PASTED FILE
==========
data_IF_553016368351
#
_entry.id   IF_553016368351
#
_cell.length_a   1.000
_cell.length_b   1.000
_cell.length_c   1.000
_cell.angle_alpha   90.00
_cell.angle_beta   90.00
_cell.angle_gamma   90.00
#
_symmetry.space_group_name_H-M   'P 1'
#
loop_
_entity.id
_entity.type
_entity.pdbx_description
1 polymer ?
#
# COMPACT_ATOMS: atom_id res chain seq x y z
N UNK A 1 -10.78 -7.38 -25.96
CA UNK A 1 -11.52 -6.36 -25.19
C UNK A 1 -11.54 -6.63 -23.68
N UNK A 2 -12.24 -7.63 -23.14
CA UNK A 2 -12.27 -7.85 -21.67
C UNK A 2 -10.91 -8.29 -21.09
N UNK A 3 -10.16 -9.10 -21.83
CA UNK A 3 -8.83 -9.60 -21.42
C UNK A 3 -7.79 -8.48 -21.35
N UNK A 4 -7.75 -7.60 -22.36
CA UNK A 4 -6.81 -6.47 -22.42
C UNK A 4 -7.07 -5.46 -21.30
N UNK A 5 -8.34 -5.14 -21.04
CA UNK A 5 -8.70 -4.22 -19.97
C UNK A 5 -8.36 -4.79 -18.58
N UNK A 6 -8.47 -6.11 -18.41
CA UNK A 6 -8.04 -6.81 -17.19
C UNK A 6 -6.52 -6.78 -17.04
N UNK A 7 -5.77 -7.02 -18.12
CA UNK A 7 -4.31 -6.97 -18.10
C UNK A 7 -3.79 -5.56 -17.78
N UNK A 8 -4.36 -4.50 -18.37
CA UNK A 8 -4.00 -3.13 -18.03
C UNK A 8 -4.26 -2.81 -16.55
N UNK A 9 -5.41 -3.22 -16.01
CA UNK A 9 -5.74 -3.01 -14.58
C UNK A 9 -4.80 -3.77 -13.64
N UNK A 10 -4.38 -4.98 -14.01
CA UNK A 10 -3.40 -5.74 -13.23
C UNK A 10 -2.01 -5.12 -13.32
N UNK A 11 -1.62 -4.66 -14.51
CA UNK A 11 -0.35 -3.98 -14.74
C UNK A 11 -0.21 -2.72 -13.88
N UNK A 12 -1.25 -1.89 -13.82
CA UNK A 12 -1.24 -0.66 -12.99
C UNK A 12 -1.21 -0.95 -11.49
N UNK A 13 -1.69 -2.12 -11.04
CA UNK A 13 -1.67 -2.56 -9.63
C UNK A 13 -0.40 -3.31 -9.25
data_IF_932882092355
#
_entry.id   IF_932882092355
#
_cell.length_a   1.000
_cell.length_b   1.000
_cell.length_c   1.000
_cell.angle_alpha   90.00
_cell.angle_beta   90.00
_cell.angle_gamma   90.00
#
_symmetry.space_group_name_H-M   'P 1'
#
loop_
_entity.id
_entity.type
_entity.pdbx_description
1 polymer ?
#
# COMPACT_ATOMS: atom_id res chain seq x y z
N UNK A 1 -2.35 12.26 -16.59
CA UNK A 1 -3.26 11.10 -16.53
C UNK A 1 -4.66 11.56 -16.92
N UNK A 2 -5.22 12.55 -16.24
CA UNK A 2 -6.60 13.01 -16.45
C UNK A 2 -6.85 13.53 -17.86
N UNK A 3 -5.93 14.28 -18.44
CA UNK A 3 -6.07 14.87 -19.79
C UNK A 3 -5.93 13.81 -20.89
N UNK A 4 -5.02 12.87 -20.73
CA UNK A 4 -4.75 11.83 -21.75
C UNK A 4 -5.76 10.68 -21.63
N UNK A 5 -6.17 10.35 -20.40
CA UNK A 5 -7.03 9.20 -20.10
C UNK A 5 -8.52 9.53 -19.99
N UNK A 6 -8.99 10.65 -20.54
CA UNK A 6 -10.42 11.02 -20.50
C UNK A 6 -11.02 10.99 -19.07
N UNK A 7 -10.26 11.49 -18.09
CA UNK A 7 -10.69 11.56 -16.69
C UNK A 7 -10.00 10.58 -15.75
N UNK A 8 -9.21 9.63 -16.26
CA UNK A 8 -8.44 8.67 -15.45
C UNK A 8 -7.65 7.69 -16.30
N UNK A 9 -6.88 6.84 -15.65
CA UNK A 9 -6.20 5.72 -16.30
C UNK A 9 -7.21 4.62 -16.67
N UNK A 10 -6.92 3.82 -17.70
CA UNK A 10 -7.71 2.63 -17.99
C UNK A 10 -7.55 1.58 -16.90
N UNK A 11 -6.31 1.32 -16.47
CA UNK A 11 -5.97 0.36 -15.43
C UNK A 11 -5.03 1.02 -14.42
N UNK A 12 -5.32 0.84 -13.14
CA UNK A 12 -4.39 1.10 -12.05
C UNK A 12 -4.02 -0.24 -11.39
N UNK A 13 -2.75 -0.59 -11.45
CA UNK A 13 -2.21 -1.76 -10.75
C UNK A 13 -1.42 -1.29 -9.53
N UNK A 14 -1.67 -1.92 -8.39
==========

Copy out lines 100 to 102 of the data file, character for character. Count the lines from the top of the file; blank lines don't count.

C UNK A 7 -10.00 10.58 -15.75
N UNK A 8 -9.21 9.63 -16.26
CA UNK A 8 -8.44 8.67 -15.45